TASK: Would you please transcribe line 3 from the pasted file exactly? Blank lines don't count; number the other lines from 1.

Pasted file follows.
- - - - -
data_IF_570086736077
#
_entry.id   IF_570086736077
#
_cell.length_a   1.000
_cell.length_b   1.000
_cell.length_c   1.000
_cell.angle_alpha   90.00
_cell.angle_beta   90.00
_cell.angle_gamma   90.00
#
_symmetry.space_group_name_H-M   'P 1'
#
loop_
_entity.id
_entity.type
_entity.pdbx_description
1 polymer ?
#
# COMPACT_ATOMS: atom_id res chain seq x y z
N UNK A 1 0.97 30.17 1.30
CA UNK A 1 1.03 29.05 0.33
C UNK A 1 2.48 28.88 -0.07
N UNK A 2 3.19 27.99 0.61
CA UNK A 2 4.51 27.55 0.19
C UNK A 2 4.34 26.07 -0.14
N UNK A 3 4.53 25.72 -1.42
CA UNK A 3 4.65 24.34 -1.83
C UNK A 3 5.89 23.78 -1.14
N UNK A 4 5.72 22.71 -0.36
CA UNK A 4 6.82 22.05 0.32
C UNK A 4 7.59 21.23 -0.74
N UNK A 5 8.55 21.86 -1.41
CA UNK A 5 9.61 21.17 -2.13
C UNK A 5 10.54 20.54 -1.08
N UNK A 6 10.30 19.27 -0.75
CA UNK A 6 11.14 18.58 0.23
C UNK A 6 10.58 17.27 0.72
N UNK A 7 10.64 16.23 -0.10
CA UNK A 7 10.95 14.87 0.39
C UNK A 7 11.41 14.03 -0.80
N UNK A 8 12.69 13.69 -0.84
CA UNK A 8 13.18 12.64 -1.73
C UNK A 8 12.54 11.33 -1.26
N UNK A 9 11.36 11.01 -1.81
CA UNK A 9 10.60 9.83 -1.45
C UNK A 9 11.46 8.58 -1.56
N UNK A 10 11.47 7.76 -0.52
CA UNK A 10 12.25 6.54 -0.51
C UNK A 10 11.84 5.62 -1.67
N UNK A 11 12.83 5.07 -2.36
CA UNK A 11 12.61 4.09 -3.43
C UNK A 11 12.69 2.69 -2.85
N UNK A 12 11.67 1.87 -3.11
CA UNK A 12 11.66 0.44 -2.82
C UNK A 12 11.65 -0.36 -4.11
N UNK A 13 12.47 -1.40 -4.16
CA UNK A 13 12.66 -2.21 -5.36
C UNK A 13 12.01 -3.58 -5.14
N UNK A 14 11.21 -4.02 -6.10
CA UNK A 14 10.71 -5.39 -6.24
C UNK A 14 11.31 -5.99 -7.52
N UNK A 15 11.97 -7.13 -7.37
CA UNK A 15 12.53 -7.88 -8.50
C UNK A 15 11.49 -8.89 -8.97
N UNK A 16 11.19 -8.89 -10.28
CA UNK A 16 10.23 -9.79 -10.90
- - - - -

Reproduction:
_entry.id   IF_570086736077